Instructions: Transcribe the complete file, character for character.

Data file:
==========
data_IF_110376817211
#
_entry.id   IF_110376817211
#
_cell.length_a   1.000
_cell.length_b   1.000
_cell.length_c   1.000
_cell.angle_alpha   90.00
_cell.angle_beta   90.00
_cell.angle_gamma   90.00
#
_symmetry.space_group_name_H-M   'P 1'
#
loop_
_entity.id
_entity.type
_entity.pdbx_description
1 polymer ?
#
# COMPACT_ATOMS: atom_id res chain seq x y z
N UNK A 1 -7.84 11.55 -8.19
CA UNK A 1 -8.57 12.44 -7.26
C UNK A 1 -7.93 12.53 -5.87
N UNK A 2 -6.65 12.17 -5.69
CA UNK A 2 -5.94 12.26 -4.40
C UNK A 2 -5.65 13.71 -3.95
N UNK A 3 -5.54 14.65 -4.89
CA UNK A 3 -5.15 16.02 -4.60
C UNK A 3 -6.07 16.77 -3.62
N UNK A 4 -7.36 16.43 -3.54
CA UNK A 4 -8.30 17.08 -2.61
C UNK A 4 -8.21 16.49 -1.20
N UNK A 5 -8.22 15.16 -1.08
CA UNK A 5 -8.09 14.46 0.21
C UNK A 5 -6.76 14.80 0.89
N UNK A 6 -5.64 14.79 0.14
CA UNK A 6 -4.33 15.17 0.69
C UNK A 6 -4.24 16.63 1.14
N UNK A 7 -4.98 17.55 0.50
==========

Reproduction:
data_IF_110376817211
#
_entry.id   IF_110376817211
#
_cell.length_a   1.000
_cell.length_b   1.000
_cell.length_c   1.000
_cell.angle_alpha   90.00
_cell.angle_beta   90.00
_cell.angle_gamma   90.00
#
_symmetry.space_group_name_H-M   'P 1'
#
loop_
_entity.id
_entity.type
_entity.pdbx_description
1 polymer ?
#
# COMPACT_ATOMS: atom_id res chain seq x y z
N UNK A 1 -7.84 11.55 -8.19
CA UNK A 1 -8.57 12.44 -7.26
C UNK A 1 -7.93 12.53 -5.87
N UNK A 2 -6.65 12.17 -5.69
CA UNK A 2 -5.94 12.26 -4.40
C UNK A 2 -5.65 13.71 -3.95
N UNK A 3 -5.54 14.65 -4.89
CA UNK A 3 -5.15 16.02 -4.60
C UNK A 3 -6.07 16.77 -3.62
N UNK A 4 -7.36 16.43 -3.54
CA UNK A 4 -8.30 17.08 -2.61
C UNK A 4 -8.21 16.49 -1.20
N UNK A 5 -8.22 15.16 -1.08
CA UNK A 5 -8.09 14.46 0.21
C UNK A 5 -6.76 14.80 0.89
N UNK A 6 -5.64 14.79 0.14
CA UNK A 6 -4.33 15.17 0.69
C UNK A 6 -4.24 16.63 1.14
N UNK A 7 -4.98 17.55 0.50